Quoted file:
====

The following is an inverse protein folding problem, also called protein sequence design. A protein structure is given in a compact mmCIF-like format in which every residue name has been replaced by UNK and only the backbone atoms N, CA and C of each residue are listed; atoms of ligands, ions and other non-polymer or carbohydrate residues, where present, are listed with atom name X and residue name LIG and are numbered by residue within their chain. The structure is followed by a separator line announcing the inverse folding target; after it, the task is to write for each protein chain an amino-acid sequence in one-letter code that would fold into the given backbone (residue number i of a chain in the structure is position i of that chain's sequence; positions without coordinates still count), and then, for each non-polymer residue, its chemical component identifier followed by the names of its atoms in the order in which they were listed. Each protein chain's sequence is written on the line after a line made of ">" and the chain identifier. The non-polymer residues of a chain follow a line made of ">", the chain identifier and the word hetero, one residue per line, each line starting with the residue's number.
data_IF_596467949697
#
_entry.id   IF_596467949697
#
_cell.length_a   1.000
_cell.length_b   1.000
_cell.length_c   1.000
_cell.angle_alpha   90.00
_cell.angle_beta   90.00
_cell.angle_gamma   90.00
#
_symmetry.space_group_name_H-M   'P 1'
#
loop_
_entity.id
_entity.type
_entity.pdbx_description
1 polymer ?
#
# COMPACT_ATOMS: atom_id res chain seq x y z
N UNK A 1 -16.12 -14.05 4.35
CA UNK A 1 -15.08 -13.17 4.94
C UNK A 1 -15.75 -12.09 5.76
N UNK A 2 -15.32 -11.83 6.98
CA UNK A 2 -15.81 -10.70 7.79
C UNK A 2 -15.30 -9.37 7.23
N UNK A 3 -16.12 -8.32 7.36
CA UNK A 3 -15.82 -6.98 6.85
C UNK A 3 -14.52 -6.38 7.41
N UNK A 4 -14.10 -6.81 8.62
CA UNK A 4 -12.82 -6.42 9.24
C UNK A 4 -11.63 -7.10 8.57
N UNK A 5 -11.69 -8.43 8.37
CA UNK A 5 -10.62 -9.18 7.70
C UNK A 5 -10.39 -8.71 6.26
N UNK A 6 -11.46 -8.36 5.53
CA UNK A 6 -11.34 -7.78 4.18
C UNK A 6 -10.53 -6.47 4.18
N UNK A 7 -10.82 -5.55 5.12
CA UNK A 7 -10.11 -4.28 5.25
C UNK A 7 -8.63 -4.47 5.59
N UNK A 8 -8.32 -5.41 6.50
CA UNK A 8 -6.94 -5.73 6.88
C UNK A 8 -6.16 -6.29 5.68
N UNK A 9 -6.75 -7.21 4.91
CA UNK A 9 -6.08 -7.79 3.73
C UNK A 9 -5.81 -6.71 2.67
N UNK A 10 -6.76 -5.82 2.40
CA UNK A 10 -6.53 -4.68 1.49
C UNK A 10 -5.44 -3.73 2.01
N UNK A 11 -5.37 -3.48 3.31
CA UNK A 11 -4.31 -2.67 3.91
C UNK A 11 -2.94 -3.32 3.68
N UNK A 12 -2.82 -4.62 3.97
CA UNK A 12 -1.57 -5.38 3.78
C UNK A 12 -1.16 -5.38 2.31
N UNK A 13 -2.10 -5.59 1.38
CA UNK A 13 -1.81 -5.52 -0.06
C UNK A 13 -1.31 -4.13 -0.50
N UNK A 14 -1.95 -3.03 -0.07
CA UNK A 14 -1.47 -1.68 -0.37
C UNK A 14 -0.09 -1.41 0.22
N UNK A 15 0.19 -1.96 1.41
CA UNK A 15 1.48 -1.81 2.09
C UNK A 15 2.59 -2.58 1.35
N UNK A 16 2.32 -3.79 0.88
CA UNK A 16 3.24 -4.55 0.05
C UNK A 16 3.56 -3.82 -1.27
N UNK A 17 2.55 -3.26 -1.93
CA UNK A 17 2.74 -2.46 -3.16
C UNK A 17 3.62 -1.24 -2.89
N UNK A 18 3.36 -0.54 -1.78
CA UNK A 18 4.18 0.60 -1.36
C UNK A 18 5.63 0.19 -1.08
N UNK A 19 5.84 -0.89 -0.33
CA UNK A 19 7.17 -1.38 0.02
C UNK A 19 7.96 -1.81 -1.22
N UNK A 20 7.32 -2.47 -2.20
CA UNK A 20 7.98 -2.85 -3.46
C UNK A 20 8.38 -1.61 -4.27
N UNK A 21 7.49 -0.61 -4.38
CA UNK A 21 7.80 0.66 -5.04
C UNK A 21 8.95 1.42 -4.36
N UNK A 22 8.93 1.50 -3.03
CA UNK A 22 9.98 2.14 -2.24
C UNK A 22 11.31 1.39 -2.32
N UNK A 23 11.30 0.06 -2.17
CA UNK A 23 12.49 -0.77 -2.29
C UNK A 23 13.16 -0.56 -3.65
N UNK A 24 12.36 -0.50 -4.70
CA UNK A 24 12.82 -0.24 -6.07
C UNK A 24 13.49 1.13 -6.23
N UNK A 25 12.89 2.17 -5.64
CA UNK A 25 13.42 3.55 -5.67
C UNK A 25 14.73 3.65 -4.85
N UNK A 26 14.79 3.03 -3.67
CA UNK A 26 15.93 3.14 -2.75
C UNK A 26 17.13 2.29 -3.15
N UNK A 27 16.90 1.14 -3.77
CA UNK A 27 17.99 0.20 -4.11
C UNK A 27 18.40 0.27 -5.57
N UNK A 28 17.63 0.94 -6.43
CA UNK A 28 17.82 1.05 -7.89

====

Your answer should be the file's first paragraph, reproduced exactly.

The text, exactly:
The following is an inverse protein folding problem, also called protein sequence design. A protein structure is given in a compact mmCIF-like format in which every residue name has been replaced by UNK and only the backbone atoms N, CA and C of each residue are listed; atoms of ligands, ions and other non-polymer or carbohydrate residues, where present, are listed with atom name X and residue name LIG and are numbered by residue within their chain. The structure is followed by a separator line announcing the inverse folding target; after it, the task is to write for each protein chain an amino-acid sequence in one-letter code that would fold into the given backbone (residue number i of a chain in the structure is position i of that chain's sequence; positions without coordinates still count), and then, for each non-polymer residue, its chemical component identifier followed by the names of its atoms in the order in which they were listed. Each protein chain's sequence is written on the line after a line made of ">" and the chain identifier. The non-polymer residues of a chain follow a line made of ">", the chain identifier and the word hetero, one residue per line, each line starting with the residue's number.